It’s unlikely that you will come across a more idiosyncratic coupling than the new split 12” from those mystical music magicians at Palmist. Pairing the other worldly alt punk of Meghan Remy’s US Girls with the other worldly alt everything of Max Turnbull’s Slim Twig is either a touch of genius or the first signs of madness. Although superficially different the two acts do share a playful approach to the music of the past, taking the legacy of their forefathers and foremothers and twisting and distorting it with a knowing 21st century wink. They also work well together with Meghan contributing backing vocals to Twig’s Priscilla and Max co-producing the U.S Girls contribution to the 12 inch.

On their side the US Girls put the girl groups of the sixties and the punk blasts of the late 70s through the mincer forging a sound that is simultaneously nihilistic and sugary. It’s a sweet and sour blend that works perfectly. ‘If These Walls Could Talk’ sounds like The Crystals if they’d come of age in 1977 and hung around with the Bromley Contingent. ‘I Won’t Tell (Your Papa, No) Excerpts’ and ‘Untie Me’ are in a similar vein, all pure pop splendour and girl group harmonies. However it’s not all Spector aping retro pop. ‘Pamela + GG’ is a dose of finest vintage dark electro punk that doffs it’s cap to the early years of PJ Harvey. Even more different is ‘Morgan Bolger Lahr Haley’ with it’s sci fi swirls and feedback it feels out of place, like it’s stumbled into the wrong room and decided to stick around. The US Girls side is brought to a close by the frankly odd, and thankfully short, ‘Carr Laugh’ which sounds like the Breeders messing around after a heavy drinking session.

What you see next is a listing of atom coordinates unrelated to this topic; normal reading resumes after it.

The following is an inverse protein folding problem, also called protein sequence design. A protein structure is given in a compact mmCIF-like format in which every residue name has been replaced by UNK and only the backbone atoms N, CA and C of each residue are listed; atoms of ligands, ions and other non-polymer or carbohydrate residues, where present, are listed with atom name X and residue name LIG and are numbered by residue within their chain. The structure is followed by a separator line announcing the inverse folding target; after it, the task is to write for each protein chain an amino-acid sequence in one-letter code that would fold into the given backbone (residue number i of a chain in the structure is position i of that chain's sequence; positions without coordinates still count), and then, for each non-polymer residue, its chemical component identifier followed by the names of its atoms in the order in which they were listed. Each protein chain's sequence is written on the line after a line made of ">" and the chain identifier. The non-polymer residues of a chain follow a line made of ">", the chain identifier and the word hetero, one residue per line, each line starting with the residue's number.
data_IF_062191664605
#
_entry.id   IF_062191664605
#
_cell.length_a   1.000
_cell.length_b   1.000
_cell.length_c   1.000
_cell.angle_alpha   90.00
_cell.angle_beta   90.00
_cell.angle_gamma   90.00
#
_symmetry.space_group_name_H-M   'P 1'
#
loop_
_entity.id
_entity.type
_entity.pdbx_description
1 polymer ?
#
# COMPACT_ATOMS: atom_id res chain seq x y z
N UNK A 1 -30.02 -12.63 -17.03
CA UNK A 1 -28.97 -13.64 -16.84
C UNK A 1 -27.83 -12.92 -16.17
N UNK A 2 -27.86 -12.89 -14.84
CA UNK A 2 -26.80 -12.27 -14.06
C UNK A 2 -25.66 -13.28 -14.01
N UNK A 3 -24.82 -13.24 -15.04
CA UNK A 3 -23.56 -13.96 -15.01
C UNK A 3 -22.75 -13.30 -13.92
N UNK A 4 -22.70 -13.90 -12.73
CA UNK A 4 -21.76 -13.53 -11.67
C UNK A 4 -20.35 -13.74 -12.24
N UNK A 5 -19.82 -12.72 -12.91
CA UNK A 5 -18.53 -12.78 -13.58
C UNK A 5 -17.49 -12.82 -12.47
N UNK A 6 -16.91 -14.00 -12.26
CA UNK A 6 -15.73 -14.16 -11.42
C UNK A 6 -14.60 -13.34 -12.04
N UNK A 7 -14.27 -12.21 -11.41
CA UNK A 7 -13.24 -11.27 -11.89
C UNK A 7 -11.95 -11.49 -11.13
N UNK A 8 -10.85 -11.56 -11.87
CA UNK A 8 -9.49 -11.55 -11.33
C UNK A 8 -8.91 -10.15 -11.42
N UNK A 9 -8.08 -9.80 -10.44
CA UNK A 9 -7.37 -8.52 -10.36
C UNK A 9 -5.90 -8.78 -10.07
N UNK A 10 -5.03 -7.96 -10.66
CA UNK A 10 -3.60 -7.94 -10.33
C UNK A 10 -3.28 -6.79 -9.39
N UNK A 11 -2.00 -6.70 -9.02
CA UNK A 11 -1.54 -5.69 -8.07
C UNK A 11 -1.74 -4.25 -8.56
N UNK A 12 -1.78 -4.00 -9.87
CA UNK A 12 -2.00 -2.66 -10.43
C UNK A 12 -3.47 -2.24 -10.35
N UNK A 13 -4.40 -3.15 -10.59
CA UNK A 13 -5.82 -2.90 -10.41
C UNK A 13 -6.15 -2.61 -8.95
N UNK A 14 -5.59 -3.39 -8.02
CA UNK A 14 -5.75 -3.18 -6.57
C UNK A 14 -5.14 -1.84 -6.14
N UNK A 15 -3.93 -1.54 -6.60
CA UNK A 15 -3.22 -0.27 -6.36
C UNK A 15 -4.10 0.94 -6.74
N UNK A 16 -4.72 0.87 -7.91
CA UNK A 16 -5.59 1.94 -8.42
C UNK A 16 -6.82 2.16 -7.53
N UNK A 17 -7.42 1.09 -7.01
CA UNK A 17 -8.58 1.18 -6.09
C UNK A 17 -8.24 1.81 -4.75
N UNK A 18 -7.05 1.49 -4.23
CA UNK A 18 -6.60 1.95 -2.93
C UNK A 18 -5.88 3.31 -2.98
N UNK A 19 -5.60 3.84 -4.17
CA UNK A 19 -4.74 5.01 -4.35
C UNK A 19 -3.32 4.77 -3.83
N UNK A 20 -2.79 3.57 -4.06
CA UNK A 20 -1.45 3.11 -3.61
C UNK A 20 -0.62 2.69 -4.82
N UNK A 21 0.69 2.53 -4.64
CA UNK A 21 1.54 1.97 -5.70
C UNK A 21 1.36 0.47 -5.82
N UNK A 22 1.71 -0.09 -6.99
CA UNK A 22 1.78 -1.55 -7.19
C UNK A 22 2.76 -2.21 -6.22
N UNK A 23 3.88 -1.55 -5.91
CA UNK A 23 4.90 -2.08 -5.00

For the shape shifting, song sculptor Slim Twig it’s the crooners of the late fifties and the dark gothic stylings of Nick Cave that are thrown into the mixer along with found sounds and the faintest wisp of mid 60s psychedelia.Opener ‘Paisley Skin’ could be the Velvet Underground gone all medieval on us while on ‘Priscilla’ Slim sounds like the result of a mad scientist’s attempt to cross breed Howard Devoto and Jello Biafra. The disturbing ‘Notorious Bride (A Veil & A Vice)’ sounds like the sound from under Nick Cave’s floorboards where he’s buried the songs too scary to release to the public. Slim brings the party to an end with ‘I’ll Always Be A Child’, the missing link between Magazine at their perkiest and the Stranglers at their most accessible.

I love this album, love the contrast between two intriguing, exciting and strange bands, love the sheer idiosyncrasy of two bands that defy the rules and do their own thing with style, panache and spirit.

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